WASHINGTON (Reuters) - Two former U.S. secretariesof state, a Republican and a Democratic, urged the SenateFriday to promptly approve an arms control treaty with Russia,saying that to delay it undermined U.S. national security.
George Shultz and Madeleine Albright also rapped senatorswho have demanded more government funding for the U.S. nucleararsenal as a condition for backing the new START treaty withMoscow.
"Delaying this treaty over an unrelated matter underminesour national security," they wrote. In any case, they added,Obama has proposed a 15 percent increase over current spendinglevels for modernizing the U.S. nuclear infrastructure.
Shultz was secretary of state under Republican PresidentRonald Reagan, and Albright held the post under DemocraticPresident Bill Clinton. Former senator Hart is a Democrat;Hagel, a Republican.
President Barack Obama signed the new START treaty withRussia in April. It commits the former Cold War foes toreducing deployed nuclear warheads by about 30 percent and isone of the central planks of Obama's nuclear policy.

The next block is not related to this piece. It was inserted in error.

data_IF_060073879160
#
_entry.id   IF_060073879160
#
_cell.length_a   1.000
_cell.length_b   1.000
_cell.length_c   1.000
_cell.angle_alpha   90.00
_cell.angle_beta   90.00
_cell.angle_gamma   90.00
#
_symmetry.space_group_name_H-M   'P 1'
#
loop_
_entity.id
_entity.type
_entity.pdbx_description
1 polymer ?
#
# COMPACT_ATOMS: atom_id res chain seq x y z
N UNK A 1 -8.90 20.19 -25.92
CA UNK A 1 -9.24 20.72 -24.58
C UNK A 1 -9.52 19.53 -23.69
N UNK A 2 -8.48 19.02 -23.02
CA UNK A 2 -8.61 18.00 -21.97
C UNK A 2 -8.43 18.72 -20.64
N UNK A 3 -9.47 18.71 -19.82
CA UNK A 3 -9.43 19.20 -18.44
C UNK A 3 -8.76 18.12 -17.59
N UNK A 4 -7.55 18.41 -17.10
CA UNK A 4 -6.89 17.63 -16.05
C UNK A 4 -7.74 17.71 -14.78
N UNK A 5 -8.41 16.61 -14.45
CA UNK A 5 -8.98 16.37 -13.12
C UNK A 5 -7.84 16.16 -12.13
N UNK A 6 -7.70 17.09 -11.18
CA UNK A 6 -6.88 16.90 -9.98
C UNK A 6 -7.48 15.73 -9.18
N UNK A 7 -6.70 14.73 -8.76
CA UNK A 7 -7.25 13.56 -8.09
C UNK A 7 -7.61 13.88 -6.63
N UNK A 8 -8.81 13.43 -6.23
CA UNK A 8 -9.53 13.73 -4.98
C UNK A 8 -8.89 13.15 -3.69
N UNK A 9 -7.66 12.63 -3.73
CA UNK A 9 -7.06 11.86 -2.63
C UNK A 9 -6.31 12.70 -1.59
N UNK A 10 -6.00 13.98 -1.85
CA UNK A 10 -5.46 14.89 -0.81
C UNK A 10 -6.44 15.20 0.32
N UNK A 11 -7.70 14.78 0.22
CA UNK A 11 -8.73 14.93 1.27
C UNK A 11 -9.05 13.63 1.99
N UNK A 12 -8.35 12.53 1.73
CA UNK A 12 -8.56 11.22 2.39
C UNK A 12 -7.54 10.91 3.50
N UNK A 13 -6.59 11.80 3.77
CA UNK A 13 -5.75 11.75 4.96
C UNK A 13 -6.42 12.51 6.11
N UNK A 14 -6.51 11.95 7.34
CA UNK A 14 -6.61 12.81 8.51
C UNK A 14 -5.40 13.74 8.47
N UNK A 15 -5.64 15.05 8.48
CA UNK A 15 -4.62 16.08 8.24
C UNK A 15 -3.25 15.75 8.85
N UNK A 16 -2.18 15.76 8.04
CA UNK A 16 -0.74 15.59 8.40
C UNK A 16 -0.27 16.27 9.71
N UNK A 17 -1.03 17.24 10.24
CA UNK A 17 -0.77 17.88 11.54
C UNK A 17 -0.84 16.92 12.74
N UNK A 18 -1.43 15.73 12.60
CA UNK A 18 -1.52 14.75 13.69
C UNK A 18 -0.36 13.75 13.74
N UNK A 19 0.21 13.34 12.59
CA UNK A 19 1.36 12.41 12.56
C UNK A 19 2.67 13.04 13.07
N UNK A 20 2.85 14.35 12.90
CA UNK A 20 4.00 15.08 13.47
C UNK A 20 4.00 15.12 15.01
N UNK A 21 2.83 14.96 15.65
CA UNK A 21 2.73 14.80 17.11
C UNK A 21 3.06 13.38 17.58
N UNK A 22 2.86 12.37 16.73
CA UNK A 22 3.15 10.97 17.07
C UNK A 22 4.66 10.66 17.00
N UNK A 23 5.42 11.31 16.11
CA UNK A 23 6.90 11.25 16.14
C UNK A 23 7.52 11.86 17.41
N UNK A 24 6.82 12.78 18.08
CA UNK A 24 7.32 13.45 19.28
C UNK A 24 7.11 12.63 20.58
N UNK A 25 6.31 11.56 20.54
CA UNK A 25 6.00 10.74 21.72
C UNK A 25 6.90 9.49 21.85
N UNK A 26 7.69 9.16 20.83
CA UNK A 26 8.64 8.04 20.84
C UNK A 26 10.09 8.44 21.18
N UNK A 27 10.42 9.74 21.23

The president wants it ratified this year. The document isexpected to be approved by the Senate Foreign RelationsCommittee next week, where it has at least one Republicansupporter, Senator Richard Lugar.
But its fate in the full Senate, where treaties need 67votes to pass, is unclear. Senator Jon Kyl, the Senate's numbertwo Republican, said last month that Obama must show greatercommitment to modernizing the U.S. nuclear arsenal to gain moreRepublican backing for the new START.
Shultz, Albright, Hart and Hagel said that it was wrong toclaim that future funding for the U.S. nuclear arsenal might beinsufficient when the Obama administration has proposed a10-year, $80 billion plan to modernize nuclear infrastructure.
They said such claims "fly in the face" of the opinions ofDefense Secretary Robert Gates; the administrator of theNational Nuclear Security Administration, Thomas D'Agostino;the chairman of the Joint Chiefs of Staff, Admiral Mike Mullen;and the head of the U.S. Strategic Command, General KevinChilton. All had made clear the administration's plan"represents the funding level that is needed," for U.S. nukes. (Reporting by Susan Cornwell, Editing by Anthony Boadle)